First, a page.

Ancient Recipe: Parsnip Fries with Wine Sauce (Roman, 5th Century CE)

“Then there is the carrot. ‘This vegetable,’ says Diphilus, ‘Is harsh, but tolerably nutritious, and moderately good for the stomach; but it passes quickly through the bowels and causes flatulence. It is indigestible, diuretic, and not without some influence in prompting men to amatory feelings, on which account it is called a love-philtre by some people.” ~ Athenaeus, Deipnosophistae [The Philosophers’ Dinner-party], 2nd century CE 

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The Ancient Romans didn’t eat fries in cones of wax paper, but they should have.

We hold these truths to be self-evident: carrots are orange, parsnips are white. But it wasn’t always that way.

From a botanical standpoint, the two plants are different enough to keep them out of the same genus (they belong to Pastinaca and Daucus, respectively). Most modern people simply use color to tell them apart. But ancient people tended not to differentiate between these two tapered, edible roots, in spite of the fact that parsnips seem to have been first cultivated in northern Europe and carrots in Persia. In Old English, for example, both were called by the same name, moru. The Romans had two different words but used them interchangeably, just as the roots were used interchangeably in their cuisine. Apicius, the compendium of all things Roman and culinary, offers recipes for carotae seu pastinacae, carrots or parsnips. The ancient confusion hints at the carrot’s biggest secret: it wasn’t always orange.

Farmers selectively breed their crops, encouraging desirable traits like size, productivity, and sweetness to create new cultivars and strains. Our modern food plants have been genetically manipulated for so long by human beings that they look extremely different from their ancient ancestors (who says GMOs are a recent phenomenon?) Ancient fruits and vegetables had more of the “bad” qualities that have been bred out in the centuries since: you can bet that the Romans never heard of a seedless grape. Color is a trait that can be selected for just like any other, and Roman carrots, in addition to being smaller and less sweet than our modern ones, only came in purple or a very parsnip-like white. So where did orange carrots, rich in the same beta-carotene that gives everything from pumpkins to flamingos their color, come from?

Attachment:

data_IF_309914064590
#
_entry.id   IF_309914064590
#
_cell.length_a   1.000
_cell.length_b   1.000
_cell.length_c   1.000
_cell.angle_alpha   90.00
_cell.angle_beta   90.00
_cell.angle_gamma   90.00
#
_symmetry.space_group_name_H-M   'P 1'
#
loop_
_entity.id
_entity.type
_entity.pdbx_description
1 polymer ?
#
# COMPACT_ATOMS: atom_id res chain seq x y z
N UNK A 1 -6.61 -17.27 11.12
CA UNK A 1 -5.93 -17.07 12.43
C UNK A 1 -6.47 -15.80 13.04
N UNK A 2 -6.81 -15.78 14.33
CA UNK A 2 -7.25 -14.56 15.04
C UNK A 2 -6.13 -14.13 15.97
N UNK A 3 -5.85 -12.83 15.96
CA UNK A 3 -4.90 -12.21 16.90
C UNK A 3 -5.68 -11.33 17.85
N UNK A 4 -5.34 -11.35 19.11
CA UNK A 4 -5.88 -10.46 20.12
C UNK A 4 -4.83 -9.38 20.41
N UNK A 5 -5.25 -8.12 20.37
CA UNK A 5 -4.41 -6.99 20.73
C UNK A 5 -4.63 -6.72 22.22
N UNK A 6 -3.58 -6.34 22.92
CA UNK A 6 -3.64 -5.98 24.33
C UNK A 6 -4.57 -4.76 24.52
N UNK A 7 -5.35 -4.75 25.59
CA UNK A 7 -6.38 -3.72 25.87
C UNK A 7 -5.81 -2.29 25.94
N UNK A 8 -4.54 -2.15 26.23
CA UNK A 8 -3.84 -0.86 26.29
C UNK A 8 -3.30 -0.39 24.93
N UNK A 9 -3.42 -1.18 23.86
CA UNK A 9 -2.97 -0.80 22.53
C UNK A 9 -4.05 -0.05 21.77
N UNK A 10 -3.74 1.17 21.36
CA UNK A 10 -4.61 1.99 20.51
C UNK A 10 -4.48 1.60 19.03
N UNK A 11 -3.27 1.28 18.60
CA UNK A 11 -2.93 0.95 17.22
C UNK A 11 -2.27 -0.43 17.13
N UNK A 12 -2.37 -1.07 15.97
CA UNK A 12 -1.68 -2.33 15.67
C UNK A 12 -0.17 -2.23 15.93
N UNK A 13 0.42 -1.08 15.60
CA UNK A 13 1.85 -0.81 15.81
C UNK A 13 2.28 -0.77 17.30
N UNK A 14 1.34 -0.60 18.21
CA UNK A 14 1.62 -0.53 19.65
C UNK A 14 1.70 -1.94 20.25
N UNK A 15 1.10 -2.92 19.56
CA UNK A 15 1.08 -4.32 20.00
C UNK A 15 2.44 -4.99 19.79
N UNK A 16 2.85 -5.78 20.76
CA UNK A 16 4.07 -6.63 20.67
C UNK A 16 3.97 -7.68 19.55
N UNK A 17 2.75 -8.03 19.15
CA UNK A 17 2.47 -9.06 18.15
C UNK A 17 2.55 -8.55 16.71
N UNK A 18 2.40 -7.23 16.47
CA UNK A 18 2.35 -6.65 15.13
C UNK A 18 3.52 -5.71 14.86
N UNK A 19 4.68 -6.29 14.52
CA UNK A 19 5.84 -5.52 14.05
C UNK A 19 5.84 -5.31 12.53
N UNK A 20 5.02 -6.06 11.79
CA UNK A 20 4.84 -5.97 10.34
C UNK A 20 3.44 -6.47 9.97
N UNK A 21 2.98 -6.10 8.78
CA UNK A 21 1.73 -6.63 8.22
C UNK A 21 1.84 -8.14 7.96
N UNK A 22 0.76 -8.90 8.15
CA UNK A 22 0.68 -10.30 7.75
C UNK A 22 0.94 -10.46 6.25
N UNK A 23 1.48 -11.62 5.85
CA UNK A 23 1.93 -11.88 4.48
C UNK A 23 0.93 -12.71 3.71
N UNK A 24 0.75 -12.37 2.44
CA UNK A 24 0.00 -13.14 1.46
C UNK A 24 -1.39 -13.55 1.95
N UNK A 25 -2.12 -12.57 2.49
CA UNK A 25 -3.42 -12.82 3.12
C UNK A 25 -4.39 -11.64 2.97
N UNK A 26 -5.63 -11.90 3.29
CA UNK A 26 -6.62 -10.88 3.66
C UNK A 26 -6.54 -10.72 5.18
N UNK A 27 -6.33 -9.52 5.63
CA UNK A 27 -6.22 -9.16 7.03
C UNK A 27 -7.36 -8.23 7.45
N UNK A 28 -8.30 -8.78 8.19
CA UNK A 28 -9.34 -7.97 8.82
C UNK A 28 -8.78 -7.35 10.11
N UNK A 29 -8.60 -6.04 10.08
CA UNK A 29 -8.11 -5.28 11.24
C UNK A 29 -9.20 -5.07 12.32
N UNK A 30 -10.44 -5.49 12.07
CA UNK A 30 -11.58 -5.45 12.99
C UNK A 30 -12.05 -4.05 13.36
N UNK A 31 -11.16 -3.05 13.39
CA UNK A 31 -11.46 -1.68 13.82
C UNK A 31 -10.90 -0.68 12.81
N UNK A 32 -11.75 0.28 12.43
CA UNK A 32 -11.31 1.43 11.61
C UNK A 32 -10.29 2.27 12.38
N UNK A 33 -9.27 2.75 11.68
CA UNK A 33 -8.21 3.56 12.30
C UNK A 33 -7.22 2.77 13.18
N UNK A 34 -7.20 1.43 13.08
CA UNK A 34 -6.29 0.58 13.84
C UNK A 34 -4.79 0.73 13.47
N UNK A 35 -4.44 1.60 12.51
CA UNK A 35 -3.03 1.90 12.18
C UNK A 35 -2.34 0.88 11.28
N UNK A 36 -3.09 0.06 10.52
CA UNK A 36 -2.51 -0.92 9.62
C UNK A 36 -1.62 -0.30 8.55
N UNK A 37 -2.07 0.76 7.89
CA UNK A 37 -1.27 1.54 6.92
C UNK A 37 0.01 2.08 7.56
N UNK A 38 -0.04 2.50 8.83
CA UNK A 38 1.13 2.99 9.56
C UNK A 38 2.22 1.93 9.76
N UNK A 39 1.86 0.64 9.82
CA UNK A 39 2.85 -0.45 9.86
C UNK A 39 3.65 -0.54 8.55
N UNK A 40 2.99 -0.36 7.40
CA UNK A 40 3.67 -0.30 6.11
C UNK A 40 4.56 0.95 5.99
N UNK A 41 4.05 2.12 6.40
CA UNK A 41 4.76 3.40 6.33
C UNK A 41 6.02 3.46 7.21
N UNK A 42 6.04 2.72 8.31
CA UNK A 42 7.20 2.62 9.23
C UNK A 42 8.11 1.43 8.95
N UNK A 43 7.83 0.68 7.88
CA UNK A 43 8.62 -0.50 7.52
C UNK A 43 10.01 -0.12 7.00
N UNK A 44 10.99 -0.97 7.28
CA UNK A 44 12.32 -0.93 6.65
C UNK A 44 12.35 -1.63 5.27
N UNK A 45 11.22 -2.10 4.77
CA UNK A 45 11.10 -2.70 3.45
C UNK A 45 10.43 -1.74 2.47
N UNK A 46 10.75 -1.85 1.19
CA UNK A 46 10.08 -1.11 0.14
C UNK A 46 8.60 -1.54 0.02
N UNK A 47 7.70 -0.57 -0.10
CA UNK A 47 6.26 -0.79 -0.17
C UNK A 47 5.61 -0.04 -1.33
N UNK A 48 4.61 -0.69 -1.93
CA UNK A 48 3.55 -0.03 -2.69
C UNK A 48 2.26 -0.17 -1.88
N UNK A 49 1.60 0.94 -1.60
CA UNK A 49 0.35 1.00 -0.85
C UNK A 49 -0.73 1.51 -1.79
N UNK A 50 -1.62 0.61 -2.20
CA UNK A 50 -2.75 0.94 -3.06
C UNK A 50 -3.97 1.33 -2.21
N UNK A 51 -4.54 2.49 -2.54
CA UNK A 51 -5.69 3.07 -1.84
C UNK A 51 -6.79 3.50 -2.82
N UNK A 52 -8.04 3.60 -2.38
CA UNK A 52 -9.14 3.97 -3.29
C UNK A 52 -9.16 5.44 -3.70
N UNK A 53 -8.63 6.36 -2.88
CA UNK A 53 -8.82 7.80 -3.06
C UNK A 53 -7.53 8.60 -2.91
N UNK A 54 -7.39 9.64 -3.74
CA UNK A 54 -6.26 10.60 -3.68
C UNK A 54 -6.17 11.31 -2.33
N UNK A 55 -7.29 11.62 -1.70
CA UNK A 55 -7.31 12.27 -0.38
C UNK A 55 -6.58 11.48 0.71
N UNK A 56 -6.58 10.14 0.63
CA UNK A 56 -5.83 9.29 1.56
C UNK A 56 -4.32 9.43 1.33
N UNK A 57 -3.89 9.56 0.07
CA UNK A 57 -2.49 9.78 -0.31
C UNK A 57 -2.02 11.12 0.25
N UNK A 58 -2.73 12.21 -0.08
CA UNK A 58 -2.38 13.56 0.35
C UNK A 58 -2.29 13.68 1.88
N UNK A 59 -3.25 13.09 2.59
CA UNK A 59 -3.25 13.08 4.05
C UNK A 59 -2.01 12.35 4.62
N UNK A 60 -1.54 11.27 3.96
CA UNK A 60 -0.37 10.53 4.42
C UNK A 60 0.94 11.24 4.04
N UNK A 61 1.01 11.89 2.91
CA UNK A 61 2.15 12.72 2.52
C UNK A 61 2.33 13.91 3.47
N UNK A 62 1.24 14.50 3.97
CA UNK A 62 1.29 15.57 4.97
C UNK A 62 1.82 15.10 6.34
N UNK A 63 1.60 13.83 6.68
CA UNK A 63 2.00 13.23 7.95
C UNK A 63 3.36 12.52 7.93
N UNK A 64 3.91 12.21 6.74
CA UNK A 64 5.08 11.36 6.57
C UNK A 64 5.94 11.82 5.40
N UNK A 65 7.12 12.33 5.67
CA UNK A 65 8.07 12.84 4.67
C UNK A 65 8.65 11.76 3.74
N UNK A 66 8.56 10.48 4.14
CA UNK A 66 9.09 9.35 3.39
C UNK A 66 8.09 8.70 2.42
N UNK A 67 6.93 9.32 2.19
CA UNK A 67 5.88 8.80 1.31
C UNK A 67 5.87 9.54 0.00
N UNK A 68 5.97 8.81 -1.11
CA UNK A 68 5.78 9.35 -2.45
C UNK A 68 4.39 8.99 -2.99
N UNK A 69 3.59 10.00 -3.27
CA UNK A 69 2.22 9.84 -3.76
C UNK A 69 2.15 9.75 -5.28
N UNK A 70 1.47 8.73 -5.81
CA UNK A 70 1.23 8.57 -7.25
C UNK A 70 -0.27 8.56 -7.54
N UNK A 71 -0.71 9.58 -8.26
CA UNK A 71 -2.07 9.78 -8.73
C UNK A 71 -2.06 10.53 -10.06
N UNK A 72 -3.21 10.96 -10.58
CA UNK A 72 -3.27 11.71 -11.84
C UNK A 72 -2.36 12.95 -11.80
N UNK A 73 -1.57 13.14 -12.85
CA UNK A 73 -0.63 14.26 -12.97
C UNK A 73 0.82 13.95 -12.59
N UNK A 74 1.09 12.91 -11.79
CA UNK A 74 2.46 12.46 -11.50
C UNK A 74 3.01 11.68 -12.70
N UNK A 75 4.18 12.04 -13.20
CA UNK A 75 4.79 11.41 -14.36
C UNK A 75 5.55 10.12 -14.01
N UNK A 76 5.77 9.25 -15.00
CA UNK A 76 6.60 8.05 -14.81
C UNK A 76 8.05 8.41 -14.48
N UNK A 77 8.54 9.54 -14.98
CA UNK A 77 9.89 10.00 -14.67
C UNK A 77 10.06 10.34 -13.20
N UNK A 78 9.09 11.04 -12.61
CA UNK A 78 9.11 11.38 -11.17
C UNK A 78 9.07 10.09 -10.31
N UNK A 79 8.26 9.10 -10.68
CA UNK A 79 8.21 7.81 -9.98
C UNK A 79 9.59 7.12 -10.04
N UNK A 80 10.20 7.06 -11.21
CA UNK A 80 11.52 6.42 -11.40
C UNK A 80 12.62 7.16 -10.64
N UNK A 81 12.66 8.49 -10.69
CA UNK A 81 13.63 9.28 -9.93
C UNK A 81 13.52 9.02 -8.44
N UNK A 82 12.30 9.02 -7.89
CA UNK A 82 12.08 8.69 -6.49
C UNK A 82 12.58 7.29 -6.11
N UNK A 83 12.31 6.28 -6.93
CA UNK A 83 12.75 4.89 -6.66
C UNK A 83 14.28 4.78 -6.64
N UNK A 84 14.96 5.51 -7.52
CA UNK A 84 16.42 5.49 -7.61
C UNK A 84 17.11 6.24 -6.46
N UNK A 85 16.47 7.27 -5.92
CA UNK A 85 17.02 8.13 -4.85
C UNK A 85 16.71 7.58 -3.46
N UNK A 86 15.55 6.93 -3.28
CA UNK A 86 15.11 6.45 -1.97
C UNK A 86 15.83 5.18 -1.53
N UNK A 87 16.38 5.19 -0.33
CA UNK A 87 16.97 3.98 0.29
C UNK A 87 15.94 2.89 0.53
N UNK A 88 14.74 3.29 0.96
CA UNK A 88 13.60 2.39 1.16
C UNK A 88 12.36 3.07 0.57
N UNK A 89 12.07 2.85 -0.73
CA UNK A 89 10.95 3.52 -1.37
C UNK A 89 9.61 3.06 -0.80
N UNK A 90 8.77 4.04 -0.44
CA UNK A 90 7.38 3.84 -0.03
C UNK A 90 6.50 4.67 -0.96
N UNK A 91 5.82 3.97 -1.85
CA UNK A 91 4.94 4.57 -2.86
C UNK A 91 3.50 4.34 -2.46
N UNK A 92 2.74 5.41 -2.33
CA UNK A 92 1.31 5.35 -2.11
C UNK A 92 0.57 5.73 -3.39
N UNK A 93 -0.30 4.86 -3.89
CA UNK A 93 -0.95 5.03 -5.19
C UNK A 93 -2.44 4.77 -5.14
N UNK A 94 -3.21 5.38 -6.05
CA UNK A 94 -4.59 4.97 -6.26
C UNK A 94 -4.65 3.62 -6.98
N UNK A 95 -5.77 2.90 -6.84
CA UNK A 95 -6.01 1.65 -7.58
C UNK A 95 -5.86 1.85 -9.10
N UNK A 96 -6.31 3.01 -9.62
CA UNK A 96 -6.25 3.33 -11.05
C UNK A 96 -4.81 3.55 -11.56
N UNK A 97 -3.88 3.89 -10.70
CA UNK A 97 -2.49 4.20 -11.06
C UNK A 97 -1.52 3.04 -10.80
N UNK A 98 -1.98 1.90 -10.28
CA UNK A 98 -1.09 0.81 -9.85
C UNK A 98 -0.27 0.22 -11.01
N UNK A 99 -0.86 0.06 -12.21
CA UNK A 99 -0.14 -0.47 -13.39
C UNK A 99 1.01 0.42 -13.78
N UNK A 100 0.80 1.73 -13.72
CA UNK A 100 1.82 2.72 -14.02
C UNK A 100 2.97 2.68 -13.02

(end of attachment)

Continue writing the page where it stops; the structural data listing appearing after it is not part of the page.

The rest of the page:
Scientists believe that a genetic mutation in the purple carrot resulted in the first yellow carrots around the 11th century, which was then selectively bred to create our modern orange. A popular legend asserts that orange carrots were developed in the 17th-century Netherlands as a tribute to the Dutch royal family, the House of Orange-Nassau. The Orange in that family’s name refers to the French principality of Orange, a transformation of the Latin place-name Aurasio that came to be associated with both the color and the fruit. But should we believe the carrot-as-political-tribute story? Maybe. It’s true that the Netherlands was known for its carrot production in the 17th century. It’s also true that a century later, “carrots sold with their roots too conspicuously showing were deemed provocative” by the Dutch Patriot party who forced out the House of Orange. But whether the orange carrot was actually developed in tribute to the House of Orange is unknown, though it’s the kind of unqualified claim that frequently gets presented as fact in places like tourist guides and bar trivia.